My brother Paul had an accident recently. He was walking into a post office and fell on a slippery floor. It happened so quickly that he fell straight onto his left knee shattering it as he hit the ground. It set him back as you would expect and I thought it a good idea to go and visit him whist he was recovering and adjusting the metal pins in his knee. Getting to him though I used up all of my carbon credits for about one hundred lifetimes I think! This is because he lives on the most easterly point of Australia in a place called Byron Bay so there were a lot of flying hours in planes to get to him. Byron Bay is a couple of hours drive from Brisbane, which in Australian terms means that it is practically next door. Living in Sydney up until about seven years ago, Paul then had a holiday in Byron. He never left. Byron is that sort of place.
Starting its life over one hundred years ago, Byron Bay was a whaling town. In the 1970’s it developed a reputation of being a destination for people who were needing to “tune in and drop out” of the hustle and bustle of western life. A steady procession of VW campervans later and the area became a microclimate for alternative living. Although there are traditional style houses that blend into the countryside there are also a good number of people opting to live a feral lifestyle in the bush (woodland). There is no electricity in the bush and the huts that are built usually only have three walls, the other is left open to the elements. This is luxury compared to some of the lesser structures that are just large tents. In the town and surrounding area a whole network of spiritual and holistic centres have set up which include crystal healing, reiki massage and eco products as well as plenty of surfing shops. Over the years the town has resisted the pressure to become a high rise holiday mecca like the Gold Coast just up the road. Locals have maintained that the area benfits by low rise properties that blend into the abundance of tropical rainforests that cover the hills. Byron also managed to fend off the big multinationals until very recently too. Small independent retailers thrived there but recently there has been a wave of large multi-nationals which is upsetting the balance of things a bit. Like in Inishowen, the house prices are on the increase and loads of estate agents have moved in.
I couldn’t sit around sunbathing all day though and an advert caught my eye in the local paper to help in some coastal planting of native Bankia and Whattle trees on the sand dunes. The group were called Green and Clean and although they got the words the wrong way around in their name, I thought I would spend the day constructively. It turns out that a vast stretch of the coastline is being swamped by the invasive Bitou weed, which was planted on the coast twenty years ago to stop erosion. In their wisdom, the council decided to use Bitou, which is a native South African plant to do the job. Strangely enough the coastal areas in South Africa are also suffering from an invasive weed that was given to them from Australia. Throughout the day I found out a lot about the area’s environmental issues and in a lot of respects it mirrors our situation here in Inishowen. They have the property developers trying to create high rise blots on the landscape, the coastline is eroding, franchises are moving in to standardise living, infrastructures such as roads and water are under funded and there is more asbestos about than you could ever hope to bury in an illegal landfill site.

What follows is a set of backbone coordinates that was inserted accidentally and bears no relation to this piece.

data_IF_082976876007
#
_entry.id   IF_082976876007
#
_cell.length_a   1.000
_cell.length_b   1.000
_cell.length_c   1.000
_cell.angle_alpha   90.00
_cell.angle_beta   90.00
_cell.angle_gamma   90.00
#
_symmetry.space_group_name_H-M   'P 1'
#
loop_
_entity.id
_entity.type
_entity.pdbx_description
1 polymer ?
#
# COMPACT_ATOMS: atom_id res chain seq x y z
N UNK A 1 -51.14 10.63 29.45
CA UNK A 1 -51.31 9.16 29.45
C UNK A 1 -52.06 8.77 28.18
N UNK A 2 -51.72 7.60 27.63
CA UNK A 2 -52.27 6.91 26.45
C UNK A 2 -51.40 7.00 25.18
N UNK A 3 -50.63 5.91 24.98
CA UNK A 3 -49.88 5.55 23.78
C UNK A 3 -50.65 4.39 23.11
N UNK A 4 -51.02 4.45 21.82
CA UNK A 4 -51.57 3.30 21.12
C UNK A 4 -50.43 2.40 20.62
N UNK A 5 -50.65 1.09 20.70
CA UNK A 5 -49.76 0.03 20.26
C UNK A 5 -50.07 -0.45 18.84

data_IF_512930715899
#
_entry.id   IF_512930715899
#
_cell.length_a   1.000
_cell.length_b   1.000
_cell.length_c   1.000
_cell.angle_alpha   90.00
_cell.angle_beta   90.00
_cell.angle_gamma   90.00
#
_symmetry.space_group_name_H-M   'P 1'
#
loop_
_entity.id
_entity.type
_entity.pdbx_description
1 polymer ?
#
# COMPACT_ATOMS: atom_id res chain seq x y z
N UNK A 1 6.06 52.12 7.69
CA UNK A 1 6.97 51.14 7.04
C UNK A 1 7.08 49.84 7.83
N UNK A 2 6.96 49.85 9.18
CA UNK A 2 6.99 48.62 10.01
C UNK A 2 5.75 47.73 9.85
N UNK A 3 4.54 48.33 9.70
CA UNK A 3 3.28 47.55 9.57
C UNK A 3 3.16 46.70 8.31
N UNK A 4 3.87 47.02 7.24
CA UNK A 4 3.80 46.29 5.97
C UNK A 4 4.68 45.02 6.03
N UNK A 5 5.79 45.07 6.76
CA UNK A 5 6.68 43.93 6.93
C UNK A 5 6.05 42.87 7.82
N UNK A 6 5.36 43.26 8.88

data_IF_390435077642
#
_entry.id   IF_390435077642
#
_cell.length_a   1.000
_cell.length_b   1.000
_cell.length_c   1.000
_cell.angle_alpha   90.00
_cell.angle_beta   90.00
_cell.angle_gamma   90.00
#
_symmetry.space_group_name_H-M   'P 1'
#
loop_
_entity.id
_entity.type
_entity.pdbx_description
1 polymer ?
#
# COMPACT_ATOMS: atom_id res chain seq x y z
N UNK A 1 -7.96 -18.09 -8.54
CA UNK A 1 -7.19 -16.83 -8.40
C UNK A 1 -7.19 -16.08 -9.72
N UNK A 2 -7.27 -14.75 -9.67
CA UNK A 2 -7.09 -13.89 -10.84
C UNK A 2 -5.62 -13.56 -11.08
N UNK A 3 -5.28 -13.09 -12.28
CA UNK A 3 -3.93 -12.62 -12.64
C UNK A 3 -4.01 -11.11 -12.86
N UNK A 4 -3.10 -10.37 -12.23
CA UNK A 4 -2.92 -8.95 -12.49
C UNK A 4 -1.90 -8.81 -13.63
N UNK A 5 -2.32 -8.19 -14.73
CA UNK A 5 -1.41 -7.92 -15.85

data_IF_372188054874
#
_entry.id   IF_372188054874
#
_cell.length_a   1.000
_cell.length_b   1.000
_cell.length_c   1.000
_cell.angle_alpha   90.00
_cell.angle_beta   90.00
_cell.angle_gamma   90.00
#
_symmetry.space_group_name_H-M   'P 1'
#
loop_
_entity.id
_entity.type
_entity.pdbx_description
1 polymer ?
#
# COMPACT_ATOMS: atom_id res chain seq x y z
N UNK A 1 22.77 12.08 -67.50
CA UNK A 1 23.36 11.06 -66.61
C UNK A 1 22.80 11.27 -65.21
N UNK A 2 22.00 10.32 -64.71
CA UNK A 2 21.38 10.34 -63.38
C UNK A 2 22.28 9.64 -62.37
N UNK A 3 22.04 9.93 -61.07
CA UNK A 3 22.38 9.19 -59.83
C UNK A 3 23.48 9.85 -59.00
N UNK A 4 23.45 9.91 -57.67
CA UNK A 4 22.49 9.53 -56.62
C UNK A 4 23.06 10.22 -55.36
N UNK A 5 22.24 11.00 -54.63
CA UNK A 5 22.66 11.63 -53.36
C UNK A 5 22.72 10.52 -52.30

I started to put our own environmental issues into perspective when I was talking to the Green and Clean group. Holidays are a perfect vehicle for putting your life into perspective after all. When I worked in a distribution company in the eighties, I went without a lunch break for seven years as there were always problems to sort out and I thought it was just up to me to put them right. Eventually I realised that I performed more effectively if I left the desk for an hour and funnily enough, most problems had resolved themselves, by the time I had returned. This is how it felt when I went away. Before I left Inishowen to go on my holidays I was getting stressed out by the dumping on Lisfannan beach and other environmental issues, but when I came back, I was pleased to hear that the Environmental Protection Agency (EPA) had been sorting out the mess on the beach and are also keeping an eye on the recycling bins that welcome visitors before they have chance to walk into the tourist information centre. All this and I didn’t have to do a thing! So in the New Year I would like to acknowledge all the people in Inishowen who tirelessly work behind the scenes on environmental improvements around the area. I don’t usually make New Year’s resolutions but I feel that I am now in a better frame of mind to look at the positives that we have in Inishowen. My brother is on the mend. I am relaxed…. Long may it last!